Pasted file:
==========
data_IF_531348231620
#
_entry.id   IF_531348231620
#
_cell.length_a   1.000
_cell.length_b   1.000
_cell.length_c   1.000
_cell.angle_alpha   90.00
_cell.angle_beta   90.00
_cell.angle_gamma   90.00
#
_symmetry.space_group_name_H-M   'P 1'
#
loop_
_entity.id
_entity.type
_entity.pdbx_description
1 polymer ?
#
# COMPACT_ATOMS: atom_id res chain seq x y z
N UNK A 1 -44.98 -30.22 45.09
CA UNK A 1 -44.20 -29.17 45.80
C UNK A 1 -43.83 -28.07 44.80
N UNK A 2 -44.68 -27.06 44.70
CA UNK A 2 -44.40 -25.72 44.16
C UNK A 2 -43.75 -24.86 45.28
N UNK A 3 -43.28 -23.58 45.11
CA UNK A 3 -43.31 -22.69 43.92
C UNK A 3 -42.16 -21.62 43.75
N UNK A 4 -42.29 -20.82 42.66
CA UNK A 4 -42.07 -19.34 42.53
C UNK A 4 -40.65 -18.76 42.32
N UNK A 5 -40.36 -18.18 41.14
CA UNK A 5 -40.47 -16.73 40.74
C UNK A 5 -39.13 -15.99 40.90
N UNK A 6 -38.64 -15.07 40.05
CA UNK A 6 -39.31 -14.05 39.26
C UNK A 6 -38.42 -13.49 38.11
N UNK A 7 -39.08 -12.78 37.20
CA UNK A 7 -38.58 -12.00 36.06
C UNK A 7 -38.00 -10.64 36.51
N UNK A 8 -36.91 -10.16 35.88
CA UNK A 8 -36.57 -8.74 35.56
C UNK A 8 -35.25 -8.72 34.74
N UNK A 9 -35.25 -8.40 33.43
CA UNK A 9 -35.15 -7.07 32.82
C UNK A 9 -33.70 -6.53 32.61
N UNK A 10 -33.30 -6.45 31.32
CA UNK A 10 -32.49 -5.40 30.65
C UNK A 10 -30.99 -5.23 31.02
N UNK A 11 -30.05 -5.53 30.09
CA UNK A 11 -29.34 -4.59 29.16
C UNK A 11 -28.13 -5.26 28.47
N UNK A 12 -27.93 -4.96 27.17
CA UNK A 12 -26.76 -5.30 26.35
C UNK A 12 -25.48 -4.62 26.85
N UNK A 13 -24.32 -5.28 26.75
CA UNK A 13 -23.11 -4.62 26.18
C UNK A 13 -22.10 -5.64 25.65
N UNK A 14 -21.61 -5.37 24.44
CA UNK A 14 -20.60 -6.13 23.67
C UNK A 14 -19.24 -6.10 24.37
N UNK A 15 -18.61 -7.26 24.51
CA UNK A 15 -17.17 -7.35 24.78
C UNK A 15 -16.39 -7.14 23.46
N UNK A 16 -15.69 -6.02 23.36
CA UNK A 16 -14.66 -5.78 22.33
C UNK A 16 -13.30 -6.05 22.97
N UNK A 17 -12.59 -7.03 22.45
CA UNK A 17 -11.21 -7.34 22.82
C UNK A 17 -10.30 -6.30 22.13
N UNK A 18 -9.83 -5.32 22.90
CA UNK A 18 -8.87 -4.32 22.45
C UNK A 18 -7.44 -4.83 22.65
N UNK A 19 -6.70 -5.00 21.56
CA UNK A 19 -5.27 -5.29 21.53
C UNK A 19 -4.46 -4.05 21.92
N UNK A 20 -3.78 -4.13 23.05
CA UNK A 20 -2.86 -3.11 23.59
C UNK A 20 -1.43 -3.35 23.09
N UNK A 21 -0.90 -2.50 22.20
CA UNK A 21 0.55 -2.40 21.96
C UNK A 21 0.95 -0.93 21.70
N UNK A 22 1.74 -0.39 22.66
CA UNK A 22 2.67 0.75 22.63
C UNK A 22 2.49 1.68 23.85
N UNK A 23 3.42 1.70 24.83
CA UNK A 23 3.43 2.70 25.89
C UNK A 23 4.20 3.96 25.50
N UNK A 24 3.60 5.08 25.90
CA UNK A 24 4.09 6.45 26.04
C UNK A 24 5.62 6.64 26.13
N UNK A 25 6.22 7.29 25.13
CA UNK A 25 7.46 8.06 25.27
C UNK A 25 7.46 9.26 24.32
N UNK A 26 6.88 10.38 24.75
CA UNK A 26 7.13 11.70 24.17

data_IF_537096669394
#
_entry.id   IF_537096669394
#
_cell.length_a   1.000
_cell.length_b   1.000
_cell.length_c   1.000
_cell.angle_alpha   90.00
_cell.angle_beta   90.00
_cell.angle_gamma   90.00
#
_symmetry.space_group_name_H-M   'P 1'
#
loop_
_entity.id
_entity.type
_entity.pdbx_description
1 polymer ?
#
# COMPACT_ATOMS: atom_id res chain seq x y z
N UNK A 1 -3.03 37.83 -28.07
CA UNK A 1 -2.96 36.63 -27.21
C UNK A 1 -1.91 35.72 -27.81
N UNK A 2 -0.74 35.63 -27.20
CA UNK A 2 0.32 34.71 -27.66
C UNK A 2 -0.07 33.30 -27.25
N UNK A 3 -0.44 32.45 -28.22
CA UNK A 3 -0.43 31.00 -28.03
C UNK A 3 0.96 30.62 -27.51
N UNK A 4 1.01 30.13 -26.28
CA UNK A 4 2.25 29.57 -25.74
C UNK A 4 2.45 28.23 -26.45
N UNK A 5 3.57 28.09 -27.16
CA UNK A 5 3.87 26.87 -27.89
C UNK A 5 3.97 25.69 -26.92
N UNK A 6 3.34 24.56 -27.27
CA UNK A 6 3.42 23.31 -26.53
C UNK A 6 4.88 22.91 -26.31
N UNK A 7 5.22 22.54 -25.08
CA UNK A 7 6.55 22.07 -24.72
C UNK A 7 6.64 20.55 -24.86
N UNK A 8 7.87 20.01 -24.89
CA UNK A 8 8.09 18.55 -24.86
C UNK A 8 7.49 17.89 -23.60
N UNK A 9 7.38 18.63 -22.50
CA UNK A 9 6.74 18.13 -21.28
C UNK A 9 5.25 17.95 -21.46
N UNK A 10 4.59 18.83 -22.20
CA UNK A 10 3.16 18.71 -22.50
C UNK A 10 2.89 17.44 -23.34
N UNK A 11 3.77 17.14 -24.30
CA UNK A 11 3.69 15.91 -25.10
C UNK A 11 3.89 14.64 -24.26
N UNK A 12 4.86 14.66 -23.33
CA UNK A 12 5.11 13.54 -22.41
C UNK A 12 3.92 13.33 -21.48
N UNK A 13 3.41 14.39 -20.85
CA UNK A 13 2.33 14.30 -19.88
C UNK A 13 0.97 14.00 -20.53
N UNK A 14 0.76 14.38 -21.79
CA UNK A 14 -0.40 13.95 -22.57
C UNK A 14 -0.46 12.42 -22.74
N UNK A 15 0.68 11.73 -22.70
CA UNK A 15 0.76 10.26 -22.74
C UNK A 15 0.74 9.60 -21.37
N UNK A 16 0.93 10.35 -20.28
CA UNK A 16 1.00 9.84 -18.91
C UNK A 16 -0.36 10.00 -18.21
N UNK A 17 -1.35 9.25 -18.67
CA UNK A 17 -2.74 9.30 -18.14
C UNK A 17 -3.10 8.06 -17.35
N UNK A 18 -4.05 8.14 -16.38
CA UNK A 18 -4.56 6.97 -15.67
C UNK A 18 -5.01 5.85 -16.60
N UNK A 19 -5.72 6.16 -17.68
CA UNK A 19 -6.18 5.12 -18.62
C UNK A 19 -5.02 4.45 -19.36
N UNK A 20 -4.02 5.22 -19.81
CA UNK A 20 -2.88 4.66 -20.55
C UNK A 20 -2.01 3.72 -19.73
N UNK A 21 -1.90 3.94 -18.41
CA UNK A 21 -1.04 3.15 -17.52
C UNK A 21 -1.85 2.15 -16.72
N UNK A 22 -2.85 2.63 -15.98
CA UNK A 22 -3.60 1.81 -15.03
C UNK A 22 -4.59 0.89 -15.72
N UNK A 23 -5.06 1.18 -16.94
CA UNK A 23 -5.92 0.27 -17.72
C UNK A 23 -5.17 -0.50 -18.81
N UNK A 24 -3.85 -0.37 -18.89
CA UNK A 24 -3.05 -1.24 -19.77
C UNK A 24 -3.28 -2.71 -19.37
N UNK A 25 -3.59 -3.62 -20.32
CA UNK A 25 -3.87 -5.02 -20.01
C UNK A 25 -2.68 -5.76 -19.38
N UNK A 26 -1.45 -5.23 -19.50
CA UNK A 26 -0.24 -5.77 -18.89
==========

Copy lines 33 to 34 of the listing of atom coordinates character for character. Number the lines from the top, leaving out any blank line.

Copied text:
N UNK A 5 -40.36 -18.18 41.14
CA UNK A 5 -40.47 -16.73 40.74